By Bree Davies
By Emerald O'Brien
By Gina Tron
By Jon Solomon
By Drew Ailes
By Courtney Harrell
By Kyra Scrimgeour
Just because the music of Scotland's Del Amitri is tuneful and accessible doesn't mean that the group's lead singer, Justin Currie, is shy about expressing himself. He fires off his opinions straight up, with no chaser.
Examples? In Currie's words, the neo-hippie movement that, from a commercial standpoint, is hotter than the engine of a broken-down microbus, leaves him "cold, shivering and angry--because it's just a waste of space. All of this end-of-the-millennium superstitious crap that seems to be coming out of everybody's mouths once they have a couple spliffs is a vile mess" that "blinds people from actually looking into the future and seeing something good there or seeing something that can be changed, you know?" As for classic rockers who've hung on past their primes, he notes, "I'm of two minds about all that kind of stuff. If you talk to people like Van Morrison or even James Brown, they'll tell you, 'This is what I do. This is my gig. I'm not any good at anything else.' So I think bands like the Rolling Stones have every right to grow old disgracefully in public and just keep doing their thing and get worse and worse at it if people are gullible enough to go and pay money for it. They've got every right to keep doing their job--but we've also got every right not to go see them and not to buy their records."
Such talk can come back to haunt an artist--particularly one like Currie, whose band was formed in 1983. But he doesn't back away from his comments. Del Amitri has lost two of its original members (guitarist David Cummings and drummer Brian McDermott) to family and other commitments, leaving Currie and guitarist Iain Harvie to carry the torch. But Currie insists that a reunion holds no interest for him. "Hopefully, we'd never get suckered into that," he says. "I think that would be painfully depressing. Somebody once said that nostalgia is the saddest of all emotions, and I would definitely go along with that. There's nothing worse than having that physical ache that you get when you're trying to attain the past."
Such sentiments might seem surprising coming from a man whose musical specialty is the making of lush, melancholic ballads about romantic relationships in the process of failing. But according to Currie, he's not the type of guy given to pining for lost loves while spinning Michael Bolton albums. "I'm always warning people against making the mistake of judging people by their work," he cautions. "Just because somebody designs incredibly erotic, sadomasochistic leather gear doesn't mean to say that's the kind of sex they like. And just because you write love songs that are all about heartbreak and all that sort of stuff doesn't mean to say that your heart gets broken every week or that you've led an angst-ridden, tortured existence. It probably just means that you've listened to a lot of country-and-Western music, which I have."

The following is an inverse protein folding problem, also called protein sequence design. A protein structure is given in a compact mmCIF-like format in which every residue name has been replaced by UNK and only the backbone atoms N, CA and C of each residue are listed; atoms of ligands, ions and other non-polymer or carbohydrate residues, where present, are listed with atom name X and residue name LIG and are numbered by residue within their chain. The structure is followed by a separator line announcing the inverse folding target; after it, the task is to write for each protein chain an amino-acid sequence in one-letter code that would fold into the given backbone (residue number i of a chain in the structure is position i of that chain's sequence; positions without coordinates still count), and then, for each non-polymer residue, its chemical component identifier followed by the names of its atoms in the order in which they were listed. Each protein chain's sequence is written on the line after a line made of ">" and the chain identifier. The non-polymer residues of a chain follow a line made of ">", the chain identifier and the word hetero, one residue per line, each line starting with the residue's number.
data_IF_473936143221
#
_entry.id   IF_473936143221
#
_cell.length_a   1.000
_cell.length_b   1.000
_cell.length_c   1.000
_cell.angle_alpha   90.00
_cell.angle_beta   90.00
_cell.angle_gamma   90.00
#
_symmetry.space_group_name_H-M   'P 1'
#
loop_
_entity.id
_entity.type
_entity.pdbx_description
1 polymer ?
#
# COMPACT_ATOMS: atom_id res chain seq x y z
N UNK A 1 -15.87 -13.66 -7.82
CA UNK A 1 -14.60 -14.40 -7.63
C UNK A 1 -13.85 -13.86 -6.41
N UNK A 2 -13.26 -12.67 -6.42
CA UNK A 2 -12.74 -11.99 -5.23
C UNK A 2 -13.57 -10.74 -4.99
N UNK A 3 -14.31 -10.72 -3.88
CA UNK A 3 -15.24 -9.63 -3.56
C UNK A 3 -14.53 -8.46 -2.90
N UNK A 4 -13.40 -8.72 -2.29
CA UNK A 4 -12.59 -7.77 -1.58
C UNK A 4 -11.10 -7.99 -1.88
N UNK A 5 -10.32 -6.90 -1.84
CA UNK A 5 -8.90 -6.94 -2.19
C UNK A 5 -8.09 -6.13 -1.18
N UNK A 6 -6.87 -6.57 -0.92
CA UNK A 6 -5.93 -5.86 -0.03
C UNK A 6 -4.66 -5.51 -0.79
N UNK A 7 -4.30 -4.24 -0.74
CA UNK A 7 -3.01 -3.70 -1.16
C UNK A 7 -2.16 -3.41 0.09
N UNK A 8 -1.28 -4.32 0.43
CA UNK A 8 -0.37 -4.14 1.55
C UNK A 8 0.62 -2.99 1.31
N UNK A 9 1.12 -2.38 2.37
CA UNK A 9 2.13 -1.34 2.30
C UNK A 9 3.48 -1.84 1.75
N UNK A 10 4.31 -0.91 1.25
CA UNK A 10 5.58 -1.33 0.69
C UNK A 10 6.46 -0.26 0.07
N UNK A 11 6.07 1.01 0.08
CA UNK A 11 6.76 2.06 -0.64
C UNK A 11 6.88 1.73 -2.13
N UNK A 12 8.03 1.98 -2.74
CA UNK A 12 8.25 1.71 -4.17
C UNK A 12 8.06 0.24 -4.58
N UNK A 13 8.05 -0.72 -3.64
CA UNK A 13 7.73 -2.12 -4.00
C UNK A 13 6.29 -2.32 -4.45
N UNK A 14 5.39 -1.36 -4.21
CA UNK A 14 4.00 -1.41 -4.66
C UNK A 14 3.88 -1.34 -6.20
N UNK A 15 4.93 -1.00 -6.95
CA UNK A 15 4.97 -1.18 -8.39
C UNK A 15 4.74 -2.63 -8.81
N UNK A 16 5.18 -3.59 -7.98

Currie and Harvie put this influence to good use on Some Other Sucker's Parade, Del Amitri's fourth album for the A&M imprint and fifth overall. But other touchstones are more unexpected. Currie confesses somewhat sheepishly that the album's lead single, "Not Where It's At," came to him after viewing an episode of The Simpsons in which a character complained that he used to be where it was at until somebody moved it from its prior location. "High Times," on the other hand, is a thinly veiled attack on phenomena such as Dionne Warwick's "Psychic Hotline" that succeeds largely because Currie's high, husky baritone is built more for insinuation than bombast. Equally tasteful are the riffs and lead licks delivered by Harvie, which keep the disc sounding buoyant despite Currie-penned narratives so complex that a set of Cliffs Notes is necessary to understand some of them.
The literate nature of Del Amitri's work has inspired raves in publications as disparate as Musician and Mademoiselle. But Currie is also interested in reaching non-journalists--and as such, he's disappointed that the group isn't more popular. "I think that, essentially, we're a mainstream band," he explains. "And if you're a mainstream band, the only thing that really justifies your existence is being successful." Although the combo has scored a handful of radio hits dating back to 1990's "Kiss This Thing Goodbye," Currie points out with characteristic self-deprecation that "there are bands that people think of as cult bands that sell twenty times as many records as we do."
In an attempt to reverse this situation, Del Amitri has allowed its music to be used for promotional purposes by virtually anyone who can afford to pay the group the customary $1,000 licensing fee. However, such arrangements have been known to backfire. "I went to see Fargo in New York when it came out," Currie reveals. "And believe it or not, they had a trailer for Flipper before Fargo, God knows why. And one of our songs, 'Roll to Me,' came on deafeningly loudly." He admits, "I was deeply appalled by this stupid, big mammal, and I had to run out of the theater in embarrassment. Not that anyone would have known it was me. But I have to say that Flipper did look like an astonishingly bad movie."